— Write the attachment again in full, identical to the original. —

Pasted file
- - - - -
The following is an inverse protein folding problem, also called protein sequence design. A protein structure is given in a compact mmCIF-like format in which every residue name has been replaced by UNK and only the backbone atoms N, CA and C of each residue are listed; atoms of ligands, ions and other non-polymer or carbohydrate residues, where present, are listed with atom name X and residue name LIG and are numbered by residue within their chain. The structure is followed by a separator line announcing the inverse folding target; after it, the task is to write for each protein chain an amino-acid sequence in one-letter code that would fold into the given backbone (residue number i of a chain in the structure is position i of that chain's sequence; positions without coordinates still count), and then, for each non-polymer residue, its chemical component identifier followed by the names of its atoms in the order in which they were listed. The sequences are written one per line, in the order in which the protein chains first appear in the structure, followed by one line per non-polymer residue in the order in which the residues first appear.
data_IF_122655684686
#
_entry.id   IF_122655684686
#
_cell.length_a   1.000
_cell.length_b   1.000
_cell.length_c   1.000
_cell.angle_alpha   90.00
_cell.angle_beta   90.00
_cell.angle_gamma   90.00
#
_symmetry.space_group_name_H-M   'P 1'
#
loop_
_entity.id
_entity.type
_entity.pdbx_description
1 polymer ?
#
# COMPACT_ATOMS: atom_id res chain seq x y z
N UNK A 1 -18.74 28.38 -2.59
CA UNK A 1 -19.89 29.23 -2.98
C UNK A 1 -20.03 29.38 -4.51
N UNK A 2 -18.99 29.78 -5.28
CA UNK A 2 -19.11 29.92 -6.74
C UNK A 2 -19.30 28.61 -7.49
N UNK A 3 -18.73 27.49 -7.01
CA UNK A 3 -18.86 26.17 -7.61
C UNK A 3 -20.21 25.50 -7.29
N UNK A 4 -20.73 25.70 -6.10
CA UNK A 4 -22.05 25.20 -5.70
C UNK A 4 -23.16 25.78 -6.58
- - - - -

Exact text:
The following is an inverse protein folding problem, also called protein sequence design. A protein structure is given in a compact mmCIF-like format in which every residue name has been replaced by UNK and only the backbone atoms N, CA and C of each residue are listed; atoms of ligands, ions and other non-polymer or carbohydrate residues, where present, are listed with atom name X and residue name LIG and are numbered by residue within their chain. The structure is followed by a separator line announcing the inverse folding target; after it, the task is to write for each protein chain an amino-acid sequence in one-letter code that would fold into the given backbone (residue number i of a chain in the structure is position i of that chain's sequence; positions without coordinates still count), and then, for each non-polymer residue, its chemical component identifier followed by the names of its atoms in the order in which they were listed. The sequences are written one per line, in the order in which the protein chains first appear in the structure, followed by one line per non-polymer residue in the order in which the residues first appear.
data_IF_122655684686
#
_entry.id   IF_122655684686
#
_cell.length_a   1.000
_cell.length_b   1.000
_cell.length_c   1.000
_cell.angle_alpha   90.00
_cell.angle_beta   90.00
_cell.angle_gamma   90.00
#
_symmetry.space_group_name_H-M   'P 1'
#
loop_
_entity.id
_entity.type
_entity.pdbx_description
1 polymer ?
#
# COMPACT_ATOMS: atom_id res chain seq x y z
N UNK A 1 -18.74 28.38 -2.59
CA UNK A 1 -19.89 29.23 -2.98
C UNK A 1 -20.03 29.38 -4.51
N UNK A 2 -18.99 29.78 -5.28
CA UNK A 2 -19.11 29.92 -6.74
C UNK A 2 -19.30 28.61 -7.49
N UNK A 3 -18.73 27.49 -7.01
CA UNK A 3 -18.86 26.17 -7.61
C UNK A 3 -20.21 25.50 -7.29
N UNK A 4 -20.73 25.70 -6.10
CA UNK A 4 -22.05 25.20 -5.70
C UNK A 4 -23.16 25.78 -6.58